Dan Coats’s departure and the story of Russian meddling

Donald Trump demands loyalty, so Dan Coats, the director of national intelligence, must have known that things would not end well for him. A little over a year ago, after the president said at a joint news conference with Vladimir Putin in Helsinki that Russia had not tried to influence the 2016 election, Coats released a stern statement to the press: Russia had meddled in 2016, and continued to interfere with American democracy. Days later, in the middle of a live interview in Aspen, NBC’s Andrea Mitchell informed Coats that Trump had invited Putin to the White House. Coats leaned toward Mitchell with an incredulous look, then laughed for several seconds. “Okay,” he said. “That’s gonna be special.” In January, Coats contradicted Trump’s stated views on North Korea, Iran, and ISIS in testimony before the Senate; Trump replied on Twitter that “Intelligence should go back to school.” Coats, by that point, was already living on borrowed time. Yesterday, Trump confirmed that Coats is set to resign. He’ll vacate his post on August 15.

Trump chose someone more sycophantic as Coats’s successor: John Ratcliffe, a conservative Texas Congressman who talked to Trump about the role and, five days later, auditioned during  Robert Mueller’s appearance before the House Judiciary Committee. When it was Ratcliffe’s turn at the mic, he yelled that half of Mueller’s report contravened Justice Department guidelines forbidding “extra-prosecutorial commentary” and thus should never have been written. “Donald Trump is not above the law,” Ratcliffe said, “but he damn sure shouldn’t be below the law, which is where volume two of this report puts him.” To finish, he slapped the papers in front of him. According to Jonathan Swan, of Axios, the audience-of-one in the White House was “thrilled.”

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Yesterday, many outlets cited this performance in their stories about Trump picking Ratcliffe to replace Coats. It was proof, reporters said, that Ratcliffe intends to serve Trump as a loyalist. Different scenes from Wednesday’s Mueller hearings, however, might have been more pertinent to the duties Ratcliffe is slated to take on. Mueller stressed, in his opening remarks, that ongoing Russian interference in elections is “among the most serious” problems he has observed during his long career in law enforcement; later, he warned, “They’re doing it as we sit here, and they expect to do it during the next campaign.” At one point, Mueller seemed to address the press, at least implicitly: his report’s conclusions about Russia’s meddling had been “underplayed to a certain extent,” he said.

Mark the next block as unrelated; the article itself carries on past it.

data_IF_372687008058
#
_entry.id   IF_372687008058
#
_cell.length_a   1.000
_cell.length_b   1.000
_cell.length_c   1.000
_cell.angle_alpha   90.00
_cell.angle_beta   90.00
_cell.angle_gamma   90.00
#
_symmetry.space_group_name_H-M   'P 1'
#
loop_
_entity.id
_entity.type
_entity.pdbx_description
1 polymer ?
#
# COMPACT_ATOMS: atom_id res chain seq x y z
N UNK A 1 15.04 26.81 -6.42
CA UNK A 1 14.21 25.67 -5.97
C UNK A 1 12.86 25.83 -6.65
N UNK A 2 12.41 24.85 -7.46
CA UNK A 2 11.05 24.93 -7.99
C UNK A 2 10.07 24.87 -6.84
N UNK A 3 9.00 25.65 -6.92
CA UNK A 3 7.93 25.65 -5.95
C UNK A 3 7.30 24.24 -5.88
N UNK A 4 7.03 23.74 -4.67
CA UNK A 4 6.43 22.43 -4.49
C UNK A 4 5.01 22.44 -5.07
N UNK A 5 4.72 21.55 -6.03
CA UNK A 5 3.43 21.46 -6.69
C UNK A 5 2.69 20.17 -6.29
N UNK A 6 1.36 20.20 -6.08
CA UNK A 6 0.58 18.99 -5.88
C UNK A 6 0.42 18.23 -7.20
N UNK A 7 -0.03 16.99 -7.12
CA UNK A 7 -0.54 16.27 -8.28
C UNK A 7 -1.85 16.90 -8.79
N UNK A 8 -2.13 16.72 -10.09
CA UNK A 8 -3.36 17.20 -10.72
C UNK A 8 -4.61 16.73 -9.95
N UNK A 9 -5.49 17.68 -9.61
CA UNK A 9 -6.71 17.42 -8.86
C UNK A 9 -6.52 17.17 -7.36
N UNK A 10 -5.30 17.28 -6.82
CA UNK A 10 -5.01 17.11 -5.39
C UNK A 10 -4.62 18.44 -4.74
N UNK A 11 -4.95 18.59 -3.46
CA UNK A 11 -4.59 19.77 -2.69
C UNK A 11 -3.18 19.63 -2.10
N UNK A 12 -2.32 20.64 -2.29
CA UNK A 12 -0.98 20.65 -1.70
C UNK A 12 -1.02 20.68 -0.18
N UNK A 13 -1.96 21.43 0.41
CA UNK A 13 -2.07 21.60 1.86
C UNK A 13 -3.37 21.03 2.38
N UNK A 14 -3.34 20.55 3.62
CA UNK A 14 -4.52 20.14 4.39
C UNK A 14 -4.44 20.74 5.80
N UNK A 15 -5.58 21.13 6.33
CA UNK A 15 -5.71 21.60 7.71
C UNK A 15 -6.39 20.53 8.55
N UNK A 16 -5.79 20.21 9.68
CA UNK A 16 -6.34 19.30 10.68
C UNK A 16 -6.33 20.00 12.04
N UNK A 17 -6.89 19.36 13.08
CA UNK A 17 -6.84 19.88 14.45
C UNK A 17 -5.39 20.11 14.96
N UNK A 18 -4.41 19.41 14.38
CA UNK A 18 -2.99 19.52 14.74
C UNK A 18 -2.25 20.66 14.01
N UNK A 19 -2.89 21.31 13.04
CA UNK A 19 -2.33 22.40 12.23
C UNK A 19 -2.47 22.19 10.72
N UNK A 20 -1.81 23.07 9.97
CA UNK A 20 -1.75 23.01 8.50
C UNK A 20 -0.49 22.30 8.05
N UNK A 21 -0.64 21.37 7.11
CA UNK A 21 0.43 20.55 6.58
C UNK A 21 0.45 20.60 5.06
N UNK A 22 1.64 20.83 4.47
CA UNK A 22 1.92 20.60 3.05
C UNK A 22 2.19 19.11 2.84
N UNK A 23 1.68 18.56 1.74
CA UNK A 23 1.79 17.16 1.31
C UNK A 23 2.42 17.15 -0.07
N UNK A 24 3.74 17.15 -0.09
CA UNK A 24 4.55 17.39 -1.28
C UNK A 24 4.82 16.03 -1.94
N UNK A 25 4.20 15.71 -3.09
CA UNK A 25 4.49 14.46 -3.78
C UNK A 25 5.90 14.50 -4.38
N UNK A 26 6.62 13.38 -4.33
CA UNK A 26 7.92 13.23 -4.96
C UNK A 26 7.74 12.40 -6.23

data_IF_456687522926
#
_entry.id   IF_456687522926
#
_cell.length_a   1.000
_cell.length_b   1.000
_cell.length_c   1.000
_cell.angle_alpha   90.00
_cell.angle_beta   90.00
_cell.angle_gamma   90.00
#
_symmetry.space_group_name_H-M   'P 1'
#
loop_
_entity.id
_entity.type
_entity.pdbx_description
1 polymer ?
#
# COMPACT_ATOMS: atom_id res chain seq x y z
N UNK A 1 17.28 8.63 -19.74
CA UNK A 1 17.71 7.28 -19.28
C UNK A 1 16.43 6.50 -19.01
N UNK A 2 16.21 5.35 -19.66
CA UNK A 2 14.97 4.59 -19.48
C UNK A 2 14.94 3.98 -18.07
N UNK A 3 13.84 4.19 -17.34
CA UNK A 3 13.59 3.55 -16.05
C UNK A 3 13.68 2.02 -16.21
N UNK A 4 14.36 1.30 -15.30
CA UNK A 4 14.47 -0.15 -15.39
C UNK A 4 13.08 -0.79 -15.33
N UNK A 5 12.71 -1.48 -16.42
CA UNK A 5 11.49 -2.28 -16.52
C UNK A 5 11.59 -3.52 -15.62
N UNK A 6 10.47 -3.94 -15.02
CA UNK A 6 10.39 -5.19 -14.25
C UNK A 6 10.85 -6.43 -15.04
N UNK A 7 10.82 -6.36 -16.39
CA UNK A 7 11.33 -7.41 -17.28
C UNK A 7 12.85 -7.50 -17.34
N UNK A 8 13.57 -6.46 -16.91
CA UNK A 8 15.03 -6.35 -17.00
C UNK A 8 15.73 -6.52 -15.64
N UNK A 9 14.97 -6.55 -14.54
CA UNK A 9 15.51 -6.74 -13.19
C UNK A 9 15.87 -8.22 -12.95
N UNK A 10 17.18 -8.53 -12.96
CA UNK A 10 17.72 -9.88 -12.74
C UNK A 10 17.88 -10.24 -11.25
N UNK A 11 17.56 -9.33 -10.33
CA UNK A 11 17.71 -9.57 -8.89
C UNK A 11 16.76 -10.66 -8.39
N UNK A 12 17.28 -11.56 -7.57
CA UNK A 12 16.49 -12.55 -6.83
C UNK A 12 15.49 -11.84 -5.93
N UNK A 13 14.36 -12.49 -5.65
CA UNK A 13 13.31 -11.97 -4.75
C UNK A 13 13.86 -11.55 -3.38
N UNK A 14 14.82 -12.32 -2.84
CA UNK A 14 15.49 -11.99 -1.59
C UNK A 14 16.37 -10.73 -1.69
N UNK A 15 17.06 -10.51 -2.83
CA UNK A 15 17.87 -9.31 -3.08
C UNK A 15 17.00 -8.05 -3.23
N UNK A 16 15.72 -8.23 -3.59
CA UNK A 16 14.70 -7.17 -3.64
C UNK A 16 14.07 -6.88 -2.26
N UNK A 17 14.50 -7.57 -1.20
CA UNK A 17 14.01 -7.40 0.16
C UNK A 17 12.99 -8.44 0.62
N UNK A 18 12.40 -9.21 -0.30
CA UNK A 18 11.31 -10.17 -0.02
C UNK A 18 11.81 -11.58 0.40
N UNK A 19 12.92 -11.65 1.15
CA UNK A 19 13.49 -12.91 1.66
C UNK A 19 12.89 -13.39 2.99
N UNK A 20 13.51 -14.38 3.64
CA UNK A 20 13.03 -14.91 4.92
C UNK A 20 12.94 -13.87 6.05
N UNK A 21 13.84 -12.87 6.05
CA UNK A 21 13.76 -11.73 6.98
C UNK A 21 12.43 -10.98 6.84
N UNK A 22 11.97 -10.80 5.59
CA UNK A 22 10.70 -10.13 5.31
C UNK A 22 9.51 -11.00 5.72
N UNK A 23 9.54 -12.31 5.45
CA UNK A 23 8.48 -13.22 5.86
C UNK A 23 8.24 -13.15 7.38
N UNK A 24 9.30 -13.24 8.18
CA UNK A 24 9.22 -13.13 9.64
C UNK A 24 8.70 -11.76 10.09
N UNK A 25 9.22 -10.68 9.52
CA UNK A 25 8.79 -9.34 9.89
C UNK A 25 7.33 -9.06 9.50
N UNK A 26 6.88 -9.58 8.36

Russian interference has clear consequences for the press: it involves information warfare, which muddies our attempts to tell citizens the truth, and Russia has succeeded in undermining public confidence in the information ecosystem. Yet after Mueller’s report was made public, most of the political press focused on the part about obstruction of justice—the question of Trump’s role in trying to curtail the investigation into Russian meddling—rather than the meddling itself. That was understandable—the obstruction component of Mueller’s inquiry contained some explosive new evidence. But even after Mueller’s testimony last week, which delivered no breaking news, chatter about opticsand speculation about Mueller’s health—dominated much of the coverage; the ongoing threat of Russian disinformation attacks got lost.